But sometimes, the attempt at a serious discussion just doesn't call

for blood-letting. Sometimes we're all just trying to work things

through our perceptions and misperceptions, and find the truths that

reside somewhere between them. That's what our discussion of L.A.'s

smaller theaters was aiming for.

Over at L.A. Stage Blog, Don Shirley is a journalist and critic I've always admired, but in this, another pitch in his heartfelt campaign to promote mid-size theaters, he got a few thing wrong.

Writes Don: “The Times dialogue last Sunday very briefly

referred to three midsize organizations that I hadn't mentioned last

December – REDCAT, Overtone Industries and the Steve Allen Theatre. But

the article didn't acknowledge that these groups don't belong in the

“99-seat-or-fewer” category that was the topic of the dialogue.”

In fact, REDCAT (mostly a presenter) presents some

multi-disciplinary groups that defy categorization in Equity's standard

contract definitions, and many of the groups it presents do belong in

the 99-seat-or-fewer categories. I was introduced to NeedTheater

(currently a 99-seat-theater contract theater) through REDCAT's New

Original Works series.

He's also wrong about the Steve Allen Theatre, which is configured

for 85-90 seats, according to artistic director Amit Itelman.

Rarely, the venue is expanded for special events by moving the

hall's back wall.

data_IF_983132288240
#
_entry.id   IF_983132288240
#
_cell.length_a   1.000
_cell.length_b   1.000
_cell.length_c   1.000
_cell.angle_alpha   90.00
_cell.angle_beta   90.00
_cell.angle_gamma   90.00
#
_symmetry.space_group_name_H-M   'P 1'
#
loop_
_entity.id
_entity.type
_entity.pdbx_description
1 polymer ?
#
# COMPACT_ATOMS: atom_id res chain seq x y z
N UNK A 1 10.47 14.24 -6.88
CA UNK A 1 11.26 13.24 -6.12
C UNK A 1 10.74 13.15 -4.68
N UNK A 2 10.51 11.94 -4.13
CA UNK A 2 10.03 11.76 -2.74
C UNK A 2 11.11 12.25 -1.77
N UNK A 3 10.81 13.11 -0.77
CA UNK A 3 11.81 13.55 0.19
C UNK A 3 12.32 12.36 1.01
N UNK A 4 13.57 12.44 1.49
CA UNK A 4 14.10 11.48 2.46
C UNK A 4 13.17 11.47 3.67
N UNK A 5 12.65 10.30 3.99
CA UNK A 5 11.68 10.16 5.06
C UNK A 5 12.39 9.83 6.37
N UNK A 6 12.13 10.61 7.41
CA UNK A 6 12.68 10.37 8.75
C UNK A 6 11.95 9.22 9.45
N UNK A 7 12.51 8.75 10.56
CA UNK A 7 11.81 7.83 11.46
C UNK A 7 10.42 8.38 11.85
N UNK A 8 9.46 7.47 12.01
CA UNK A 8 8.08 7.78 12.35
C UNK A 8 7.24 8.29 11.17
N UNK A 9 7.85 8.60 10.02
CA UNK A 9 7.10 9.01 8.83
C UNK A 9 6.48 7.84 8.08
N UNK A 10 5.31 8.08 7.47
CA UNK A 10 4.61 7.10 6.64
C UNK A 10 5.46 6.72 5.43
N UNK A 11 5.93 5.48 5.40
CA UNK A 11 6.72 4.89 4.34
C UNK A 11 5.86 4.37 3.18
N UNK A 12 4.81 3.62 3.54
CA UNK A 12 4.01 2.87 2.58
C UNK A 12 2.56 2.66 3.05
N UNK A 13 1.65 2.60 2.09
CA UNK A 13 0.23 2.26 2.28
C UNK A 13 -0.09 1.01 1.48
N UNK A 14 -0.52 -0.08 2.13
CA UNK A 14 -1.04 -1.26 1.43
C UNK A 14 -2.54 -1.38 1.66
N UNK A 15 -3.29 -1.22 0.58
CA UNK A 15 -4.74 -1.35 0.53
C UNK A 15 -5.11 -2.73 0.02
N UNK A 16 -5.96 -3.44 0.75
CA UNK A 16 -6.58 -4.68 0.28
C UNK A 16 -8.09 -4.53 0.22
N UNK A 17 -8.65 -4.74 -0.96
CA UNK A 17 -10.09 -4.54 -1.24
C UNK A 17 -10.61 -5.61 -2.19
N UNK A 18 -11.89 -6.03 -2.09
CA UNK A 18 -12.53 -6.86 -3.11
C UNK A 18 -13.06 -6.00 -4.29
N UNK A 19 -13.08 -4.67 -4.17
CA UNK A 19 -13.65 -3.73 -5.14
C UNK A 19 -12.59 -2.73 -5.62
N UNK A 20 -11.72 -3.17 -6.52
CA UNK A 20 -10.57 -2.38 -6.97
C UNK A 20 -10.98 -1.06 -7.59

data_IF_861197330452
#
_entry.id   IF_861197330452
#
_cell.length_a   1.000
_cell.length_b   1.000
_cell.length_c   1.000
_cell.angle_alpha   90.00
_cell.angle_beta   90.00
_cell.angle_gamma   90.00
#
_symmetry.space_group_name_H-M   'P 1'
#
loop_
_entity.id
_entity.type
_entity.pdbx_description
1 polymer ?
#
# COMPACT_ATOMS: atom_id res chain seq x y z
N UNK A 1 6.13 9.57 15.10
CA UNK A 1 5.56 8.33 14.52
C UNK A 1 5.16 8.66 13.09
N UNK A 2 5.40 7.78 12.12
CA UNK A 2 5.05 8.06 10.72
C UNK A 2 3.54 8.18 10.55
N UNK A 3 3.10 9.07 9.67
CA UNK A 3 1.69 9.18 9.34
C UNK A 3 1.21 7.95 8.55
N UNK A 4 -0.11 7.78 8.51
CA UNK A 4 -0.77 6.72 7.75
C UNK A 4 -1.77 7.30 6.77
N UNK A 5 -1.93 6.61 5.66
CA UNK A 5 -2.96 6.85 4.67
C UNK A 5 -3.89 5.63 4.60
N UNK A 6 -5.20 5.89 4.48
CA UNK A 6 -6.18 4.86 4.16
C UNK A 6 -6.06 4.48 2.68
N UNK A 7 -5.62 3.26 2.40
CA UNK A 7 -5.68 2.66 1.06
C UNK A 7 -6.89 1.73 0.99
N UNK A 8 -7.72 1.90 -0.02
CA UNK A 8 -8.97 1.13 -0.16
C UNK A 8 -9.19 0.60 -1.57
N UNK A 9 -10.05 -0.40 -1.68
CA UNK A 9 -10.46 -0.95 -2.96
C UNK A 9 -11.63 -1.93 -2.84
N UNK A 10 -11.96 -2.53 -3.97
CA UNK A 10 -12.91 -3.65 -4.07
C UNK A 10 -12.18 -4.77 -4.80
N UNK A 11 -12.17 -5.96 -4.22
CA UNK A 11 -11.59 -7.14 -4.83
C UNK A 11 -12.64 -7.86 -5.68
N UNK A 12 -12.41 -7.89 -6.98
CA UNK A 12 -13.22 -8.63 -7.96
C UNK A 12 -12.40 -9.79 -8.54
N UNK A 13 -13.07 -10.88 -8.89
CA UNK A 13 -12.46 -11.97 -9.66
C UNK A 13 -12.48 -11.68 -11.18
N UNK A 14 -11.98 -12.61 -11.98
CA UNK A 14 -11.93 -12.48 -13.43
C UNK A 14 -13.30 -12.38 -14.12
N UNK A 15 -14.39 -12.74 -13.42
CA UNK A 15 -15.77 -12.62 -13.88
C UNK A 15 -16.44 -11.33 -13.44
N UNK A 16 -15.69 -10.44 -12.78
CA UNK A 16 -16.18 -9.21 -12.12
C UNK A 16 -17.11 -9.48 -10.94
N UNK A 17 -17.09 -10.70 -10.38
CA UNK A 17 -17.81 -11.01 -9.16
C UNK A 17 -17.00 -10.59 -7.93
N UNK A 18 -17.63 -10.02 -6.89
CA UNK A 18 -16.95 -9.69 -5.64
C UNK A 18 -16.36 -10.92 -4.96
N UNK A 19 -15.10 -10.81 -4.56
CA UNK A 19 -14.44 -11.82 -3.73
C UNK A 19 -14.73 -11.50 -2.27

Then there's an ideological divide on the potential for mid-size

theaters to solve the box-office incentive/artistic risk paradox. Don

comes up with theories as to how this would work, theories that fly in

the face of actual precedent of theaters that have made the “jump” from

99-seats to mid-size: two-to-three character plays/musicals with a

penchant for crowd-pleasing. This isn't an issue of taste but of

survival. The key to Don's kingdom of mid-size theater vitality is

subsidy – grants and patrons. This explains the success of our more

ambitious mid-size theaters such as Cornerstone Theatre Company, which

has found just the right niche to attract funders. But they've got a

lock on their brand of community-based theater, in a financial climate

not exactly conducive to upstart, risk-taking mid-size theaters.

Don concludes with the idea that there's room for all kinds of

theater, as a response to my call to improve new play development in a city where  50% of the city's theatrical output is new plays. As though either

Charles or I had argued for elimination of revivals, or classics, or

any other sub-genre. In fact, the article explicitly stated just the

opposite. Charles called for innovative directors to have a freer

reign, while I called for stronger institutional support for the

development of the kind of new works that help enhance our reputation

as a cauldron of creativity. How that would jeopardize the work being

done at, say, the Fountain Theatre or The Production Company is a

mystery to me.

Don does, however, score a big goal with his insight that our

discussion was overly Caucasian in a city that is not – a point also

picked up by the blog over at Watts Village Theatre.

LA Weekly